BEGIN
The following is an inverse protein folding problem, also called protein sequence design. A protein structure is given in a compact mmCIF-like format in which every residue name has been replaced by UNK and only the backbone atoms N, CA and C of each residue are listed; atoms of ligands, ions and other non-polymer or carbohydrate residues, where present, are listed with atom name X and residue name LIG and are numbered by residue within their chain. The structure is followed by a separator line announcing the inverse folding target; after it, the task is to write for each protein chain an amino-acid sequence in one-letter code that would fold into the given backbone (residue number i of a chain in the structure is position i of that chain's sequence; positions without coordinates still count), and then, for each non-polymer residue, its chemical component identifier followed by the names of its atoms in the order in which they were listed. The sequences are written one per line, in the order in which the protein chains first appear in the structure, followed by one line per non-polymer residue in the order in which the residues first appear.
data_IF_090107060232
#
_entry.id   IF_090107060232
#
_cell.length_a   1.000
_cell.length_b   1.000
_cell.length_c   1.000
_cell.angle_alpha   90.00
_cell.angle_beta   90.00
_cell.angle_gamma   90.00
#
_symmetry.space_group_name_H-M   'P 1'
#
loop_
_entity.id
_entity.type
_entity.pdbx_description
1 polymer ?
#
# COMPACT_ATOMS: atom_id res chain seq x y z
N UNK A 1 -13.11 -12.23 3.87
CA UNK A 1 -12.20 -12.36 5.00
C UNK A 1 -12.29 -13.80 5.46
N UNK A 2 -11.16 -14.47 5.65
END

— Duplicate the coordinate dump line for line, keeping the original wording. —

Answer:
The following is an inverse protein folding problem, also called protein sequence design. A protein structure is given in a compact mmCIF-like format in which every residue name has been replaced by UNK and only the backbone atoms N, CA and C of each residue are listed; atoms of ligands, ions and other non-polymer or carbohydrate residues, where present, are listed with atom name X and residue name LIG and are numbered by residue within their chain. The structure is followed by a separator line announcing the inverse folding target; after it, the task is to write for each protein chain an amino-acid sequence in one-letter code that would fold into the given backbone (residue number i of a chain in the structure is position i of that chain's sequence; positions without coordinates still count), and then, for each non-polymer residue, its chemical component identifier followed by the names of its atoms in the order in which they were listed. The sequences are written one per line, in the order in which the protein chains first appear in the structure, followed by one line per non-polymer residue in the order in which the residues first appear.
data_IF_090107060232
#
_entry.id   IF_090107060232
#
_cell.length_a   1.000
_cell.length_b   1.000
_cell.length_c   1.000
_cell.angle_alpha   90.00
_cell.angle_beta   90.00
_cell.angle_gamma   90.00
#
_symmetry.space_group_name_H-M   'P 1'
#
loop_
_entity.id
_entity.type
_entity.pdbx_description
1 polymer ?
#
# COMPACT_ATOMS: atom_id res chain seq x y z
N UNK A 1 -13.11 -12.23 3.87
CA UNK A 1 -12.20 -12.36 5.00
C UNK A 1 -12.29 -13.80 5.46
N UNK A 2 -11.16 -14.47 5.65